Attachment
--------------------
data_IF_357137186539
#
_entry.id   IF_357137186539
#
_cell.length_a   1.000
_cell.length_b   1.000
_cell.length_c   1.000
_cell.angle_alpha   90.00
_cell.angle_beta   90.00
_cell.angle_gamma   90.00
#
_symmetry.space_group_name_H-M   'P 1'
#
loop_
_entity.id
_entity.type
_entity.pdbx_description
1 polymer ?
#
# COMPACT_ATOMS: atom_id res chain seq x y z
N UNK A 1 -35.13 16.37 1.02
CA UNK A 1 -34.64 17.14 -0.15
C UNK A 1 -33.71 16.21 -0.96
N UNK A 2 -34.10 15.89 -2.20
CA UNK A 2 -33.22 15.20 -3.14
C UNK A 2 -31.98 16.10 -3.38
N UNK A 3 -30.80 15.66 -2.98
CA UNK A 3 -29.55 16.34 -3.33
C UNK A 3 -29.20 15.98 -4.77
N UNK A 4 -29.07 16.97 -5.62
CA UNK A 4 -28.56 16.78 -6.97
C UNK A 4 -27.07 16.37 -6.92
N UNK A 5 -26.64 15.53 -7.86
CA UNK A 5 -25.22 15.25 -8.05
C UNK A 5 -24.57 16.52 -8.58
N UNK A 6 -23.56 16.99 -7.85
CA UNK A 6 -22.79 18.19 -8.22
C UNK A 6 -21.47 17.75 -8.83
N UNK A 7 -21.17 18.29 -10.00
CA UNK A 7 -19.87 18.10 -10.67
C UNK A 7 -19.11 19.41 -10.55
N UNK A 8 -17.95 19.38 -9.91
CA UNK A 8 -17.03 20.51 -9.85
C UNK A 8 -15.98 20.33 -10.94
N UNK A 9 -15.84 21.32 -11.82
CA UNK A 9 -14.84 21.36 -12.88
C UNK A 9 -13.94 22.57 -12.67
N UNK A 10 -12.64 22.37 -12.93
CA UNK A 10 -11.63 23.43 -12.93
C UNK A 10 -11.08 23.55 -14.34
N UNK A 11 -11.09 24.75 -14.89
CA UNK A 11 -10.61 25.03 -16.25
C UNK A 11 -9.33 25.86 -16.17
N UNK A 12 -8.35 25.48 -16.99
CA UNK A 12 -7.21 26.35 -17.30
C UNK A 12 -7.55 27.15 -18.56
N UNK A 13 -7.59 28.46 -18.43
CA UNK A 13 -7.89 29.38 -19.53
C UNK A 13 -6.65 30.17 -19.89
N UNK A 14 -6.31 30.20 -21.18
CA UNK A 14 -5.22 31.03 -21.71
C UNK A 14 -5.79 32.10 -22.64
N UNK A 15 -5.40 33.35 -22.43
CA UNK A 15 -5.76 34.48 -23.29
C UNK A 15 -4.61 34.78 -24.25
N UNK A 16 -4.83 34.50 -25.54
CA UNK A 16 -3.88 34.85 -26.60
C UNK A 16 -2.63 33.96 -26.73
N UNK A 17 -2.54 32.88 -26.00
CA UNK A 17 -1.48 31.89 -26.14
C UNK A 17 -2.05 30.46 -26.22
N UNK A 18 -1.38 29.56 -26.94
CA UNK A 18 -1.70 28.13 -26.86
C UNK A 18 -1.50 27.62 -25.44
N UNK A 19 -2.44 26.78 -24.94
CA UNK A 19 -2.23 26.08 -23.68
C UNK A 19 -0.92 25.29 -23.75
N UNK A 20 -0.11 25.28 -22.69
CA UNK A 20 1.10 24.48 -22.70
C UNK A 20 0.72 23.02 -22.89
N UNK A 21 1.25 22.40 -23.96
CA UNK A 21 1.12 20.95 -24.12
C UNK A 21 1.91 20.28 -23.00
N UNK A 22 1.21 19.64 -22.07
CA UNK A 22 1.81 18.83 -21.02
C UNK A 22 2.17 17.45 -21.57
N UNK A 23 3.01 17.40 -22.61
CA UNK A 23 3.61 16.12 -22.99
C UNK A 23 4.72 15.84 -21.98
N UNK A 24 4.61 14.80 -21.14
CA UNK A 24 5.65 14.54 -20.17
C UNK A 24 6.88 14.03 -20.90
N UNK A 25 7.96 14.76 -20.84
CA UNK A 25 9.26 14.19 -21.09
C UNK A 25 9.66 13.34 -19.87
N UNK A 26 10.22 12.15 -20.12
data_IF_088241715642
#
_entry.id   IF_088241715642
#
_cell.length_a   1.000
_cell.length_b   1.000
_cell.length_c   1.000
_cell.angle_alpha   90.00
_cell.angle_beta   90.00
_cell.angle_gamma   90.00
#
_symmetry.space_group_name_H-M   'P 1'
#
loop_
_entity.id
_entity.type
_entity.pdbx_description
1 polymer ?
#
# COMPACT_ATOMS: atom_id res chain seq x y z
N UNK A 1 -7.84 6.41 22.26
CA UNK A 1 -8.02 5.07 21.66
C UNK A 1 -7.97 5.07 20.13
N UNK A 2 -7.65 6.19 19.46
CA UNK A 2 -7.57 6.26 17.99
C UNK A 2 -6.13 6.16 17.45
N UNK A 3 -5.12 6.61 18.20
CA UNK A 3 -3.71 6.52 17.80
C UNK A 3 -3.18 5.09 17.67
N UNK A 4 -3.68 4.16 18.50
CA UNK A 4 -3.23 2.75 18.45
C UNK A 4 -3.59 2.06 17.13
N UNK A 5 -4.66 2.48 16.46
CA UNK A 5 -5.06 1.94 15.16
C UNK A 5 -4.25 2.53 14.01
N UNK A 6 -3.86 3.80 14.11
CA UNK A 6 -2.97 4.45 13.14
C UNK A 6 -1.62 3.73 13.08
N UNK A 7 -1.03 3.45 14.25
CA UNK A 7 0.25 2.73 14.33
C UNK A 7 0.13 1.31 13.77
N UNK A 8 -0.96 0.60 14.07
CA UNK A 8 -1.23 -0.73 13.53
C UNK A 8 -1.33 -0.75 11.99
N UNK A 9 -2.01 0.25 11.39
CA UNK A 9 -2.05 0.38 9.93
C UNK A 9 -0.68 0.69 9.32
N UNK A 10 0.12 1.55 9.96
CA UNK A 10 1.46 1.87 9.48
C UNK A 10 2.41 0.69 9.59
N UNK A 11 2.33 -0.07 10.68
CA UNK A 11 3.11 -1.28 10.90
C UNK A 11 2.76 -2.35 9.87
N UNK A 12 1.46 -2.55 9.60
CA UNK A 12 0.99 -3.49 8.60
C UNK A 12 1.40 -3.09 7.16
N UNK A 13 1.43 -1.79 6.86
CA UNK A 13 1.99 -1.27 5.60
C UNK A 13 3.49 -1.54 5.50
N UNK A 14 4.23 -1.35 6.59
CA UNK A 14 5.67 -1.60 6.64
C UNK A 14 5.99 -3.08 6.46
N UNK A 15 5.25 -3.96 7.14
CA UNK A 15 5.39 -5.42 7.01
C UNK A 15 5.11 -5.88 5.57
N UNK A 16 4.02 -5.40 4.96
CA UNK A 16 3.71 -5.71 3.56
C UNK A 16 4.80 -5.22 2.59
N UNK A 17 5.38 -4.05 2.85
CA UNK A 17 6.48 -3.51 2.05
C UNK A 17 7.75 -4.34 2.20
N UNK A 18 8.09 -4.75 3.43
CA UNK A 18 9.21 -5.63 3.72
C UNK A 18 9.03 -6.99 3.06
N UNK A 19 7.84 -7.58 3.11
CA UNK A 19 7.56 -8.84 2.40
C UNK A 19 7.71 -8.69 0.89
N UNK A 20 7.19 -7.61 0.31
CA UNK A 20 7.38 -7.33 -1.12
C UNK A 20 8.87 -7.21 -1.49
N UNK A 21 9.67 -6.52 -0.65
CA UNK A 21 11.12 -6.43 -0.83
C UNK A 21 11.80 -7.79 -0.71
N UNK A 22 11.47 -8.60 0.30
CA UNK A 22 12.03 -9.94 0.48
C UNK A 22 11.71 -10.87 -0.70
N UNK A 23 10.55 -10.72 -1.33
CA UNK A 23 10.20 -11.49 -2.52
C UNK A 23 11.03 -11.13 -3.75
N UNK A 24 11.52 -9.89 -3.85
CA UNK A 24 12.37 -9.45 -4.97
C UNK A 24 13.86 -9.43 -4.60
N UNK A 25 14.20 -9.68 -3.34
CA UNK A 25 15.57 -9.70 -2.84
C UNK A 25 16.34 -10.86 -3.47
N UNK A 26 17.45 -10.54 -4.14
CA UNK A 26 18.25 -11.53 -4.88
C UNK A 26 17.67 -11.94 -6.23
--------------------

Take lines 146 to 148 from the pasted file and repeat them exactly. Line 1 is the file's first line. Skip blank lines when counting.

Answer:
C UNK A 10 2.41 0.69 9.59
N UNK A 11 2.33 -0.07 10.68
CA UNK A 11 3.11 -1.28 10.90